Each of the three players the Cardinals sent to Oakland in the deal went on to have successful major-league careers.

Barton debuted with the Athletics in 2007 and appeared in eight major-league seasons, all with the A’s. In 551 career games, the first baseman batted .247/.356/.365 with 30 homers and 184 RBIs, establishing himself as a patient hitter with a high on-base percentage but relatively little power.

After the 2014 season, he signed a free-agent deal with the Blue Jays but never appeared for the major-league club. He spent three seasons in the Mexican League, playing his final pro game in 2019.

2006 Upper Deck

Calero pitched four seasons for the A’s, posting a 3.96 ERA over 159 innings. He made three appearances in the 2006 NLCS for Oakland, throwing two scoreless innings against the Tigers.

The A’s released Calero in June 2008. He spent the 2009 season with the Marlins, appearing in 67 games with a 1.95 ERA. Strangely enough, given his success with the Marlins, he spent the 2010 season with the Mets’ and Dodgers’ Triple-A teams and did not return to the majors. He ended his career with a 3.24 ERA over 302 2/3 innings.

Of the three players Oakland received in the trade, Haren had the most success career. In three seasons with the A’s, Haren was the model of consistency, starting 34 games each season and winning 14, 14, and 15 games, respectively. During that span, he posted a 43-34 record with a 3.64 ERA. In 2007, his final season with the A’s, he made the first all-star appearance of his career, posting a 3.07 ERA over 222 2/3 innings.

That December, Beane traded Haren and Connor Robertson to the Diamondbacks for Brett Anderson, Chris Carter, Aaron Cunningham, Dana Eveland, Carlos Gonzalez, and Greg Smith. In Arizona, Haren enjoyed the best seasons of his career, earning all-star nods in 2008 and 2009. In 2009, his 14-10 record and 3.14 ERA placed him fifth in the Cy Young Award balloting.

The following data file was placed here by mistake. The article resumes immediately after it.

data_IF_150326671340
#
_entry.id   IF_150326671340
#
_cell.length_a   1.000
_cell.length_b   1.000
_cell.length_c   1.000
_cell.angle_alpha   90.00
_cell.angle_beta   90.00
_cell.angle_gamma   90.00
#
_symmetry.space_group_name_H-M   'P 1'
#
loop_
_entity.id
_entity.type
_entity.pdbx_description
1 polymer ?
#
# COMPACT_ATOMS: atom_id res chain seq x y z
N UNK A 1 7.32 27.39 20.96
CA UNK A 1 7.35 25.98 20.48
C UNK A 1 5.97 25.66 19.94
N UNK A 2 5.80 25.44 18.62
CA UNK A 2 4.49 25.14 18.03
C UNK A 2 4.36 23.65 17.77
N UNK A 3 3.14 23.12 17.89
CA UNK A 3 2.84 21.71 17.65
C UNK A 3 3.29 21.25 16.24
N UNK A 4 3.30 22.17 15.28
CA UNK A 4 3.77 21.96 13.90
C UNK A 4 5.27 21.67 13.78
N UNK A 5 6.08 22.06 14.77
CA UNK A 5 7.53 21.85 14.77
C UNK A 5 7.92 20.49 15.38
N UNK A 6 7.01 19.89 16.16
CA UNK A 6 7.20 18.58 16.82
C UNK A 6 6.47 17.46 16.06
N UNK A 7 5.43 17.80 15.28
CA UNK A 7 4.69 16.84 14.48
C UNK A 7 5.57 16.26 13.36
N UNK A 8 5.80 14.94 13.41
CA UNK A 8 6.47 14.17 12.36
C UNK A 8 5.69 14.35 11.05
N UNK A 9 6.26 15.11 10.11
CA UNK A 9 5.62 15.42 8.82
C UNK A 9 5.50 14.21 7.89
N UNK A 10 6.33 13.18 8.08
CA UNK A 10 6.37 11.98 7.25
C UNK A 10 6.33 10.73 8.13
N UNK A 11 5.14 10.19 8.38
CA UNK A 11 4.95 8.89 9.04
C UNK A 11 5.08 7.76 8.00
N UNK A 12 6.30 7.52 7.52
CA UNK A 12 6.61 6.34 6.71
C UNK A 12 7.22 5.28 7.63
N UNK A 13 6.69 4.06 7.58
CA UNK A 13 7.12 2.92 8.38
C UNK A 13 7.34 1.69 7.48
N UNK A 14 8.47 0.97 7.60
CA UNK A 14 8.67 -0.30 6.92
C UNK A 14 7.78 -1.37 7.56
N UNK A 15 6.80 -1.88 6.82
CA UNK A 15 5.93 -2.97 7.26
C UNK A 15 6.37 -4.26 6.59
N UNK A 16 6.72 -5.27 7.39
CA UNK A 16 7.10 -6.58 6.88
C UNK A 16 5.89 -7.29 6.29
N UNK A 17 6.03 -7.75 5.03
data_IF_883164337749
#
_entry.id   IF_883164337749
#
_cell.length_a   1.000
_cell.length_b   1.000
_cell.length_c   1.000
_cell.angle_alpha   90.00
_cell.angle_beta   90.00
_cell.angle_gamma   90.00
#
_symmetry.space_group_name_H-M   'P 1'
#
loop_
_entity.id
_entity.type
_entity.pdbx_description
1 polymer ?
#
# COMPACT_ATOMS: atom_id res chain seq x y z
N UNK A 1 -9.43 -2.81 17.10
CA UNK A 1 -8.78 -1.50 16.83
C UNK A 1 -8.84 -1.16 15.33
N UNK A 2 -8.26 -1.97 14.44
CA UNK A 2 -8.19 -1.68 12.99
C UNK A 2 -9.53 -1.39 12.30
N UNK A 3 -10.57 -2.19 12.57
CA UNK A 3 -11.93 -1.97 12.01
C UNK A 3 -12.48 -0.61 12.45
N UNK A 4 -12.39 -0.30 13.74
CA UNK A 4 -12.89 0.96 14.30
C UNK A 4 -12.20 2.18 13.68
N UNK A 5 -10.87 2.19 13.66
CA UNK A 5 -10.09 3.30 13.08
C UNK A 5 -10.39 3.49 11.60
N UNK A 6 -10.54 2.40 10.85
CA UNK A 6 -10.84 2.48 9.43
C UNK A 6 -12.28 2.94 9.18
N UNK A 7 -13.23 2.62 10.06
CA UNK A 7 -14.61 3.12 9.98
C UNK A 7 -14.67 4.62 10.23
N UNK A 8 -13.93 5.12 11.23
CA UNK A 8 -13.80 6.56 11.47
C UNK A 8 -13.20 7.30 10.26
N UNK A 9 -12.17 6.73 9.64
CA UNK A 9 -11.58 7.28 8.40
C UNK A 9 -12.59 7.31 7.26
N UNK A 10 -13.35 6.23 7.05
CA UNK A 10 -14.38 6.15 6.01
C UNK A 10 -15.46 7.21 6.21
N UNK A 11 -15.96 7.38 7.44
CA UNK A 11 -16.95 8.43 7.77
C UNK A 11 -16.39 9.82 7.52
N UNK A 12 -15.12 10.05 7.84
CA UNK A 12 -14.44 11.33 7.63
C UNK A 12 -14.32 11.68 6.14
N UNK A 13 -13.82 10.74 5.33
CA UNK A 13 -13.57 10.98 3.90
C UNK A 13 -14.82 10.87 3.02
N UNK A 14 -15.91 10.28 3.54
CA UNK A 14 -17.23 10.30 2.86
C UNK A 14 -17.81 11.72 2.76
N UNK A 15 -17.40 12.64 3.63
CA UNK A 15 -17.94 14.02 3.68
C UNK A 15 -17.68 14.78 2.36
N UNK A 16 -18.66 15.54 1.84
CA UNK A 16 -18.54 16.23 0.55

Haren’s 13-year career included stints with the Angels, Nationals, Dodgers, Marlins, and Cubs. He retired after the 2015 season with a 153-131 career record and 3.75 ERA.


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[1] Dan O’Neill, “Cards land Oakland’s Mulder,” St. Louis Post-Dispatch, December 19, 2004.

[2] Dan O’Neill, “Cards land Oakland’s Mulder,” St. Louis Post-Dispatch, December 19, 2004.

[3] Dan O’Neill, “Cards land Oakland’s Mulder,” St. Louis Post-Dispatch, December 19, 2004.

[4] Derrick Goold, “Mulder says trade was quite a shock,” St. Louis Post-Dispatch, December 21, 2004.

[5] Bernie Miklasz, “Jocketty moves under the radar,” St. Louis Post-Dispatch, December 19, 2004.

[6] Janie McCauley, Associated Press. “Big Three for A’s now is a Zito solo,” Fresno Bee, December 19, 2004.

[7] Ian Browne, “Sox, Renteria make deal official,” MLB.com.

[8] Dan O’Neill, “Cards land Oakland’s Mulder,” St. Louis Post-Dispatch, December 19, 2004.

[9] Janie McCauley, Associated Press. “Big Three for A’s now is a Zito solo,” Fresno Bee, December 19, 2004.

[10] Dan O’Neill, “Cards land Oakland’s Mulder,” St. Louis Post-Dispatch, December 19, 2004.

[11] Bernie Miklasz, “Jocketty moves under the radar,” St. Louis Post-Dispatch, December 19, 2004.

[12] Dan O’Neill, “Cards land Oakland’s Mulder,” St. Louis Post-Dispatch, December 19, 2004.

[13] Bernie Miklasz, “Jocketty moves under the radar,” St. Louis Post-Dispatch, December 19, 2004.

[14] Derrick Goold, “Mulder says trade was quite a shock,” St. Louis Post-Dispatch, December 21, 2004.

[15] Derrick Goold, “Mulder says trade was quite a shock,” St. Louis Post-Dispatch, December 21, 2004.

[16] Derrick Goold, “Mulder says trade was quite a shock,” St. Louis Post-Dispatch, December 21, 2004.

[17] Janie McCauley, Associated Press. “Big Three for A’s now is a Zito solo,” Fresno Bee, December 19, 2004.

[18] Dan O’Neill, “Cards land Oakland’s Mulder,” St. Louis Post-Dispatch, December 19, 2004.

[19] Derrick Goold, “Cards decline to exercise Mulder option,” St. Louis Post-Dispatch, October 21, 2008.

December 16, 1988: Cardinals get Milt Thompson in trade with Phillies

 

From the moment he arrived in St. Louis, the Cardinals saw Milt Thompson as a Whitey Herzog type of player.

On December 16, 1988, the Cardinals traded outfielder Curt Ford and catcher Steve Lake to the Phillies for Thompson. A former second-round pick of the Braves in 1979, Thompson was expected to serve as a backup for outfielders Vince Coleman, Willie McGee, and Tom Brunansky.

“He definitely adds a lot to the club,” said Cardinals general manager Dal Maxvill, who was the Braves’ first base coach during Thompson’s rookie season in Atlanta in 1984. “Defensively, he’s a solid center-field type guy and we haven’t had anybody like that for a while, whether it be a Ford, a (Jim) Lindeman, or a (John) Morris, who could come in and play center field on a regular basis if Willie were to injure himself or for some reason couldn’t play. He’s got some pretty good pinch-hitting numbers too. He’s a definite plus.”[1]